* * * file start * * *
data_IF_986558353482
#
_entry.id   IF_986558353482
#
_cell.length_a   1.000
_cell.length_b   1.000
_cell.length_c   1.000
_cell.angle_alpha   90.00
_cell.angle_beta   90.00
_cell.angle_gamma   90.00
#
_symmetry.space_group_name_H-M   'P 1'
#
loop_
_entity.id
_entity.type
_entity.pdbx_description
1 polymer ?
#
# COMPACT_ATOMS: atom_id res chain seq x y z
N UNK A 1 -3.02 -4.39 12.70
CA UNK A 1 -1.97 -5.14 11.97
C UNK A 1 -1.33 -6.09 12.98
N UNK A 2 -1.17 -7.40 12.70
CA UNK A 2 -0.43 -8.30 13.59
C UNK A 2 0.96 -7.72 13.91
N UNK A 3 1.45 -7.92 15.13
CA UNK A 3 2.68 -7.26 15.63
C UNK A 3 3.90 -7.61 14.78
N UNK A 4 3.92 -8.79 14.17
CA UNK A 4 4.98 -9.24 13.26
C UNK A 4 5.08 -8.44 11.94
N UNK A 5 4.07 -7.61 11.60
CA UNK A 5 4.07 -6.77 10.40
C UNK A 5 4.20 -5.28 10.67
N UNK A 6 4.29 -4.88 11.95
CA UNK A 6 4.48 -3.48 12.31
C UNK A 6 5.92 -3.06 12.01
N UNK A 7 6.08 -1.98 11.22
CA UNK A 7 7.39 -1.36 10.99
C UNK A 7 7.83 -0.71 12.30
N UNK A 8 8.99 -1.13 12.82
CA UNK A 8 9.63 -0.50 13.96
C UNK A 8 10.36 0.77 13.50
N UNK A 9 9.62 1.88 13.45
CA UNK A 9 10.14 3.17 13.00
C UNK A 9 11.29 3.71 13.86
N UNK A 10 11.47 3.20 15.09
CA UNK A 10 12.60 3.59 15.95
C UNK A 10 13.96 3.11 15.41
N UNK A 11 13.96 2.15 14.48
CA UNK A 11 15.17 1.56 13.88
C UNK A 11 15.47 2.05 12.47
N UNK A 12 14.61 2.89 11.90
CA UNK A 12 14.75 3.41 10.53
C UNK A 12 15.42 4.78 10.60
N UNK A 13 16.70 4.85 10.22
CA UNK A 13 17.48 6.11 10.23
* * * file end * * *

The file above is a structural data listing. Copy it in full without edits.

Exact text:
data_IF_986558353482
#
_entry.id   IF_986558353482
#
_cell.length_a   1.000
_cell.length_b   1.000
_cell.length_c   1.000
_cell.angle_alpha   90.00
_cell.angle_beta   90.00
_cell.angle_gamma   90.00
#
_symmetry.space_group_name_H-M   'P 1'
#
loop_
_entity.id
_entity.type
_entity.pdbx_description
1 polymer ?
#
# COMPACT_ATOMS: atom_id res chain seq x y z
N UNK A 1 -3.02 -4.39 12.70
CA UNK A 1 -1.97 -5.14 11.97
C UNK A 1 -1.33 -6.09 12.98
N UNK A 2 -1.17 -7.40 12.70
CA UNK A 2 -0.43 -8.30 13.59
C UNK A 2 0.96 -7.72 13.91
N UNK A 3 1.45 -7.92 15.13
CA UNK A 3 2.68 -7.26 15.63
C UNK A 3 3.90 -7.61 14.78
N UNK A 4 3.92 -8.79 14.17
CA UNK A 4 4.98 -9.24 13.26
C UNK A 4 5.08 -8.44 11.94
N UNK A 5 4.07 -7.61 11.60
CA UNK A 5 4.07 -6.77 10.40
C UNK A 5 4.20 -5.28 10.67
N UNK A 6 4.29 -4.88 11.95
CA UNK A 6 4.48 -3.48 12.31
C UNK A 6 5.92 -3.06 12.01
N UNK A 7 6.08 -1.98 11.22
CA UNK A 7 7.39 -1.36 10.99
C UNK A 7 7.83 -0.71 12.30
N UNK A 8 8.99 -1.13 12.82
CA UNK A 8 9.63 -0.50 13.96
C UNK A 8 10.36 0.77 13.50
N UNK A 9 9.62 1.88 13.45
CA UNK A 9 10.14 3.17 13.00
C UNK A 9 11.29 3.71 13.86
N UNK A 10 11.47 3.20 15.09
CA UNK A 10 12.60 3.59 15.95
C UNK A 10 13.96 3.11 15.41
N UNK A 11 13.96 2.15 14.48
CA UNK A 11 15.17 1.56 13.88
C UNK A 11 15.47 2.05 12.47
N UNK A 12 14.61 2.89 11.90
CA UNK A 12 14.75 3.41 10.53
C UNK A 12 15.42 4.78 10.60
N UNK A 13 16.70 4.85 10.22
CA UNK A 13 17.48 6.11 10.23